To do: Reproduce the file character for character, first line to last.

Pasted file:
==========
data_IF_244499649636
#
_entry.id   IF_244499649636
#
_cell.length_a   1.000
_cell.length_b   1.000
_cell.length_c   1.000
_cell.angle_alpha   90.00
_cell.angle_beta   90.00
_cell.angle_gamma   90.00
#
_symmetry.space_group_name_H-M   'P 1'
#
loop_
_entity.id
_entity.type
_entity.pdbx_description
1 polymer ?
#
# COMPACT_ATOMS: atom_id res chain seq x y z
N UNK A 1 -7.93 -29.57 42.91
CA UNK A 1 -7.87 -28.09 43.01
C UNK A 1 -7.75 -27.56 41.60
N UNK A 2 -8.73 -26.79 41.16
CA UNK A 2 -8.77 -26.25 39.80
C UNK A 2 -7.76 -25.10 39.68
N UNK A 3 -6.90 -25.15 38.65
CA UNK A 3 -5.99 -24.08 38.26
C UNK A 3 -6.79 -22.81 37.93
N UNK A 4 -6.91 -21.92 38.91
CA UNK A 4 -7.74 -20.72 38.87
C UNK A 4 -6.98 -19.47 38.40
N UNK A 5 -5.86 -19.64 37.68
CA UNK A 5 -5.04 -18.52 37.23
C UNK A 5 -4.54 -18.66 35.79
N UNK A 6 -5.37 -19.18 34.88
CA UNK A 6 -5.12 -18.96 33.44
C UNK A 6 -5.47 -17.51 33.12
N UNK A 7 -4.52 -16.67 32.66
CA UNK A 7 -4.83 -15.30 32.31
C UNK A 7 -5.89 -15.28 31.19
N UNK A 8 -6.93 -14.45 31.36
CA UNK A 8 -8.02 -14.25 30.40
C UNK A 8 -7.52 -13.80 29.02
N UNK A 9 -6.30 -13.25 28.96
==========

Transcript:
data_IF_244499649636
#
_entry.id   IF_244499649636
#
_cell.length_a   1.000
_cell.length_b   1.000
_cell.length_c   1.000
_cell.angle_alpha   90.00
_cell.angle_beta   90.00
_cell.angle_gamma   90.00
#
_symmetry.space_group_name_H-M   'P 1'
#
loop_
_entity.id
_entity.type
_entity.pdbx_description
1 polymer ?
#
# COMPACT_ATOMS: atom_id res chain seq x y z
N UNK A 1 -7.93 -29.57 42.91
CA UNK A 1 -7.87 -28.09 43.01
C UNK A 1 -7.75 -27.56 41.60
N UNK A 2 -8.73 -26.79 41.16
CA UNK A 2 -8.77 -26.25 39.80
C UNK A 2 -7.76 -25.10 39.68
N UNK A 3 -6.90 -25.15 38.65
CA UNK A 3 -5.99 -24.08 38.26
C UNK A 3 -6.79 -22.81 37.93
N UNK A 4 -6.91 -21.92 38.91
CA UNK A 4 -7.74 -20.72 38.87
C UNK A 4 -6.98 -19.47 38.40
N UNK A 5 -5.86 -19.64 37.68
CA UNK A 5 -5.04 -18.52 37.23
C UNK A 5 -4.54 -18.66 35.79
N UNK A 6 -5.37 -19.18 34.88
CA UNK A 6 -5.12 -18.96 33.44
C UNK A 6 -5.47 -17.51 33.12
N UNK A 7 -4.52 -16.67 32.66
CA UNK A 7 -4.83 -15.30 32.31
C UNK A 7 -5.89 -15.28 31.19
N UNK A 8 -6.93 -14.45 31.36
CA UNK A 8 -8.02 -14.25 30.40
C UNK A 8 -7.52 -13.80 29.02
N UNK A 9 -6.30 -13.25 28.96